At the start of the documentary Feels Good Man, cartoonist Matt Furie bends down in a marsh and scoops up a small green frog no bigger than his thumb. He looks like a dad who probably owns a skateboard—shorts, patterned shirt, yellow ball cap, California chill. Furie smiles as the frog settles on his outstretched hand. For a moment, it poses like a miniature garden statue. Then it skitters up Furie’s arm and out of his gentle control. Furie doesn’t react. It’s hardly the first frog to slip away from him.
When Furie first drew Pepe the Frog, a cartoon that’s become one of the most recognizable and controversial memes in the world, it was just another doodle, the latest in a long line of anthropomorphic amphibians. “It’s just been kind of a slow drip of frogs all my life,” Furie says. In 2005, Pepe became a part of Furie’s comic Boy’s Club, a series about a silly, slovenly group of friends in an early-twenties funk. By 2016, Pepe the Frog was an online hate symbol, a racist, beswastikaed nightmare creature beloved by digital white supremacists. Pepe’s catchphrase, “Feels good, man,” was also subjected to sinister remix. The line Furie wrote as a weirdo’s response to being caught peeing with his pants around his ankles passed through the darkest of internet prisms and became “Kill Jews, man.” “I’m just a spectator,” Furie says.
Feels Good Man does linger on the anguished online reactionaries who took Pepe from fratty to fascist, but mostly, it doodles an intimate, uncomfortable portrait of a naive cartoonist trying to drag a JPEG back from the maw of 4chan’s ugliest corners—simply because it’s right and because it’s his. He’s a children’s book author, an unlikely gladiator, except for how he isn’t. In 2020, creators’ struggle to wrest ownership of their art from the internet is the biggest dustup in town. By telling Furie’s story, Feels Good Man lays the choreography and competing emotions of that struggle bare. Pepe the Frog isn’t really a frog anymore, just an enigmatic prize in a fight that nobody’s really figured out how to win.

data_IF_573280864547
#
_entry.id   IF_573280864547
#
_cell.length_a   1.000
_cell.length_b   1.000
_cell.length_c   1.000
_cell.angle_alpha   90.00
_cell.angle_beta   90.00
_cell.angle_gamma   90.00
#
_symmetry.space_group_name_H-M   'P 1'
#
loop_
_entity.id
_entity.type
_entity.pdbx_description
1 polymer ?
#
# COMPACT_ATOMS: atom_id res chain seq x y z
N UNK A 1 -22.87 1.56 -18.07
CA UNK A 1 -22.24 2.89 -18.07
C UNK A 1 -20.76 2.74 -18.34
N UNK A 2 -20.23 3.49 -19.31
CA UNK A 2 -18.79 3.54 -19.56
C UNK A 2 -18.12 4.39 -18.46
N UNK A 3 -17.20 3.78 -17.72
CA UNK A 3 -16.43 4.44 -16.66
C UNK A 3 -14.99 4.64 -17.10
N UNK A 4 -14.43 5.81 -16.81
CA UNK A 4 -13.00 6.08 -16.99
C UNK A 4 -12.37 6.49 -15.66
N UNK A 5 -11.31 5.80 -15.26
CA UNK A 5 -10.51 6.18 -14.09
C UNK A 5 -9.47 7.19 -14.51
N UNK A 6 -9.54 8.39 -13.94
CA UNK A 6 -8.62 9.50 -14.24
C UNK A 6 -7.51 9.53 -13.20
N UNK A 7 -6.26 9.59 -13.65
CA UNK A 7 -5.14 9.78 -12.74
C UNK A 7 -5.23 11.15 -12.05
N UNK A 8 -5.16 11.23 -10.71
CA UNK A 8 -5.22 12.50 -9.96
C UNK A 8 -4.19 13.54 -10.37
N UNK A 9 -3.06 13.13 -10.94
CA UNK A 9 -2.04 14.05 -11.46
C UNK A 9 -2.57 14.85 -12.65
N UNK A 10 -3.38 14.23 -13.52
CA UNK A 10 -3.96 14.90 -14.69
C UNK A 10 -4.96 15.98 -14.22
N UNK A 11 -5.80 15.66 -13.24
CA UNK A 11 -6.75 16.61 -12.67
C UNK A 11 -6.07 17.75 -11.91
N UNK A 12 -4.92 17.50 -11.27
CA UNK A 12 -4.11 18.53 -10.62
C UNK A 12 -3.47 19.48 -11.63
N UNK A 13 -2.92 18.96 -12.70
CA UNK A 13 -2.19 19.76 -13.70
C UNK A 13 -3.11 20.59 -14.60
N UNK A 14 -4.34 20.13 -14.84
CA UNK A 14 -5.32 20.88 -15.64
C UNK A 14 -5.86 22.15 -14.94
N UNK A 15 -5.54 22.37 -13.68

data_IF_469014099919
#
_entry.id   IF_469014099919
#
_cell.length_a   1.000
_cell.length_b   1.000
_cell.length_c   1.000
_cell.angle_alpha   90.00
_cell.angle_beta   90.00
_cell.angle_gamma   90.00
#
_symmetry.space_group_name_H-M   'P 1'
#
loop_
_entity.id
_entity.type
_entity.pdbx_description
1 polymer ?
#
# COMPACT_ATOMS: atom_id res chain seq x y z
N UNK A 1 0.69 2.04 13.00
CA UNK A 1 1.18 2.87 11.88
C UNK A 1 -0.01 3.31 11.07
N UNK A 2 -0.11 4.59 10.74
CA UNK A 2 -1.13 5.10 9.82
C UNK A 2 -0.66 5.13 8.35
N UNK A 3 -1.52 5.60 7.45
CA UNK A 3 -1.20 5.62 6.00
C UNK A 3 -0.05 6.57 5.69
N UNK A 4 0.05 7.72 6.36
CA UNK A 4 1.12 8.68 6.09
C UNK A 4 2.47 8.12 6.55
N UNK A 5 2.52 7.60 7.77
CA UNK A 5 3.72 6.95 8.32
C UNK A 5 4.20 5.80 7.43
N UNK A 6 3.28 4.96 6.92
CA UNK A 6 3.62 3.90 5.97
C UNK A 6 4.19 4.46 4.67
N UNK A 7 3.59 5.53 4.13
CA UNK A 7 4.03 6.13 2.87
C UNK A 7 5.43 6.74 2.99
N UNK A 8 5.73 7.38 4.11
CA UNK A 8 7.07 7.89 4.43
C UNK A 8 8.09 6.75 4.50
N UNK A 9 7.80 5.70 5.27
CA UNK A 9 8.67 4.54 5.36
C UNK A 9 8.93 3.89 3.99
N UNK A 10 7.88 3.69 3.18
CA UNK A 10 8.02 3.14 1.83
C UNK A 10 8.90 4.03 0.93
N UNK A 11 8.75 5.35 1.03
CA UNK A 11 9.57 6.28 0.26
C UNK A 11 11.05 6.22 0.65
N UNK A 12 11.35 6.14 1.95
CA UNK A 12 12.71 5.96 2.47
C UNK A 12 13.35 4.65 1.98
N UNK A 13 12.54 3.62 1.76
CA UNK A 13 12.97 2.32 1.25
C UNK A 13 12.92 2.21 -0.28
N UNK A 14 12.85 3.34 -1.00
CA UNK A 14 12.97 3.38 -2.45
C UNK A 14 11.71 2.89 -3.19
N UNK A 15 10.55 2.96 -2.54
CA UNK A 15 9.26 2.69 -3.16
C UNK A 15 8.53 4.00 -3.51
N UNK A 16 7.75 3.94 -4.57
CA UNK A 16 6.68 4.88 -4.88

If there’s a criticism to be made of Feels Good Man, which premieres today at the Sundance Film Festival, it’s that you leave the documentary feeling somewhat overstuffed. Matt Furie may have an intelligible arc from apathy to upset to pseudo triumph, but Pepe? Pepe’s all over the place. “One of the reasons [Pepe] was able to be co-opted so easily is because people didn’t understand where it had come from,” says director Arthur Jones. “From the beginning, I knew I wanted Matt’s comics to come to life.” In between its talking heads, Feels Good Man is an acid trip of Furie-style animations, songs performed by fans of Boy’s Club, original Pepe drawings that have nothing to do with Boy’s Club, 4chan imageboard conversations, videos of teenage girls painting their faces to look like Pepe’s. Jones spent months on 4chan just collecting it all, and it shows. Then again, Pepe is a meme. His story’s nonsensical crowdedness is so inevitable it’s almost more satisfying that way: Like Furie’s Pepe, you drown in the digital chatter.